Writing for Nonprofit Organizations: A Classroom without Walls. (On-Going Topics)
Filetti, Jean S., Academic Exchange Quarterly
This paper explores the importance of reciprocity in service-learning courses and how a course in grant writing at the undergraduate level successfully linked students with nonprofit organizations and engaged them in applying the grant writing instruction they received in the classroom to the efforts of the nonprofit organizations they served. Covering the development of this course and tracking the students' changing perceptions via their journal writings, this paper discusses ways in which students moved from questioning the relevance of service to envisioning themselves as catalysts for change, equipped with the tools to effect that change.
"Something there is that doesn't love a wall, That wants it down."
In the context of the poem "Mending Wall," the "something" that wants to bring down walls is nature, the cycle of freezing and thawing, the expansion and contraction of the land. On another level, it is Robert Frost, the poet, who doesn't like walls, demanding to know what he's "walling in or walling out." I, too, like Frost and those he represents, don't like walls-either those I can see and especially those I can't. But, they are there. They separate the "haves" from the "have-nots," those who are "in" from those who are "out," the powerful from the disenfranchised.
As university professors, we are called upon to address this divide. How do we equip our students to become responsible citizens committed to the common good? What exactly does it mean to be committed to the common good? How do we get our students to accept the challenges and risks of "real-world" learning and to understand that knowledge has "real-world" applications beyond one's chosen profession and individual goals to make money, buy things, and support oneself? How do we teach students what it means to be invested in and a part of a larger community? In short, how do we build classrooms without walls?
In the 1980s, many colleges began requiring community service as a way to build a responsible citizenship. In the 1990s, as community service became intertwined with classroom instruction, service-learning classes increasingly made their marks in university curriculum across the country. Then-President of Rutgers' University, Edward Bloustein, championed such courses as a "necessary component of the learning experiences which constitute a liberal education" (qtd. in Hensen & Sutliff, 1998, p. 191). In its broad sense, service learning is defined as a "course-based, credit-bearing educational experience in which students (a) participate in an organized service activity that meets identified community needs and (b) reflect on the service activity in such a way as to gain further understanding of course content, a broader appreciation of the discipline, and an enhanced sense of civic responsibility" (Bringle & Hatcher, 1999, p. 112).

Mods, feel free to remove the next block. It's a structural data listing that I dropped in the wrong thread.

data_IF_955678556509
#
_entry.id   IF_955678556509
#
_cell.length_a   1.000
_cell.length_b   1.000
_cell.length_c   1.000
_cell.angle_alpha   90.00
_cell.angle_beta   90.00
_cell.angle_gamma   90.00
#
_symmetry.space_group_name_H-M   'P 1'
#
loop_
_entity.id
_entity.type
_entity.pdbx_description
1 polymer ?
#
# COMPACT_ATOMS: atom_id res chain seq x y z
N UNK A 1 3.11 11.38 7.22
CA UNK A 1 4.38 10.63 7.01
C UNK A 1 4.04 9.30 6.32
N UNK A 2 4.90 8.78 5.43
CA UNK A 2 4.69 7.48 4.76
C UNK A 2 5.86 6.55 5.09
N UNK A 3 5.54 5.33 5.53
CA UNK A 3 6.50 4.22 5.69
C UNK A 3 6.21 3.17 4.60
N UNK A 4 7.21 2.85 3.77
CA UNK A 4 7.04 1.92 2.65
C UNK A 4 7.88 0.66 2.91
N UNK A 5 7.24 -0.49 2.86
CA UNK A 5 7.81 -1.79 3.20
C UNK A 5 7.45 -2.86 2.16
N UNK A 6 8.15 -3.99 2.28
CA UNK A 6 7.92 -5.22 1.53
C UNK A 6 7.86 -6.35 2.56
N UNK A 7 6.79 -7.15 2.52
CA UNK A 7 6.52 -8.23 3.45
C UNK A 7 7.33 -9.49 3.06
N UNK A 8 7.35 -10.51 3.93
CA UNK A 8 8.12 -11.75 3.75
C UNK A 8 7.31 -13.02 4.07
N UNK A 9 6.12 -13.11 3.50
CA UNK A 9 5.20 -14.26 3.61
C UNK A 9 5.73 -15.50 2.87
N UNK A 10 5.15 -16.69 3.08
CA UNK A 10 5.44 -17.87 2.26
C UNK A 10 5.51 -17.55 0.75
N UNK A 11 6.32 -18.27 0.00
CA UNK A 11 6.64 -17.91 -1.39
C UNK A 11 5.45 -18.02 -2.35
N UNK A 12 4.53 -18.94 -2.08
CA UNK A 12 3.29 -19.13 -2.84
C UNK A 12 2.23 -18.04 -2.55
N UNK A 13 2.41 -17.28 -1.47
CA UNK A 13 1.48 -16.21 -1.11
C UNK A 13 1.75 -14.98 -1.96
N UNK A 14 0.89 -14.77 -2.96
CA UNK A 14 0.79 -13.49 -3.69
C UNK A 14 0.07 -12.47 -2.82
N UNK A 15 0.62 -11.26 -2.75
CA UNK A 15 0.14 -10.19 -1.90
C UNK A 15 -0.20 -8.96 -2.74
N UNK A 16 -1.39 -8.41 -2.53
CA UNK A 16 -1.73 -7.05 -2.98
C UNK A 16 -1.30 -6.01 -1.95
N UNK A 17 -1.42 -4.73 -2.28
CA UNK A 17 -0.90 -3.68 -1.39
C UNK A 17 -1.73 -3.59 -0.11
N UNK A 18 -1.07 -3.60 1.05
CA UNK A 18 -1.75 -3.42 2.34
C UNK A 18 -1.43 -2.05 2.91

To that end, service-learning experiences have moved students outside the classroom and into our nation's soup kitchens, rape crisis centers, and homeless shelters, giving them a first-hand basis from which to write about and discuss social issues. For Bruce Herzberg (1994) and others who have written on service-learning courses, such experiences should provide more than just first-hand exposure to social issues for students to study and write about. As Herzberg notes, such courses should make students "better citizens, citizens in the strongest sense of those who take responsibility for communal welfare" (1994, p. 317). According to Anne Ruggles Gere and Jennifer Sinor, service learning should "broaden students' perspectives from the exclusively personal toward ... [an understanding] that responsibility for social justice extends beyond individual acts of charity to comprehending the ways that social institutions affect our lives" (1997, p. 54).
Service learning, therefore, should not be a one-way street. As Robert G. Bringle and Julie A. Hatcher, directors of the Center for Public Service and Leadership at Indiana University-Purdue University Indianapolis, suggest "service learning classes [must] demonstrate reciprocity between the campus and the community, with each giving and receiving (1999, p. 180). Just as the communities the students serve become catalysts for academic reflection and as the volunteer experience fosters empathy and raises self and social awareness, the generally understaffed and overworked organizations receive the volunteer workers they need. Beyond reflective journals and essays produced for the university professor, many students edit and write correspondence, manuals, and publicity materials, such as, brochures and flyers for the organizations. We also know that many students who take service-learning classes continue on as volunteers, assuming a larger and even lifetime commitment to civic responsibility.
I like the idea of reciprocity. Therefore, when designing an upper-level technical writing course in grant writing, I focused on the following goals: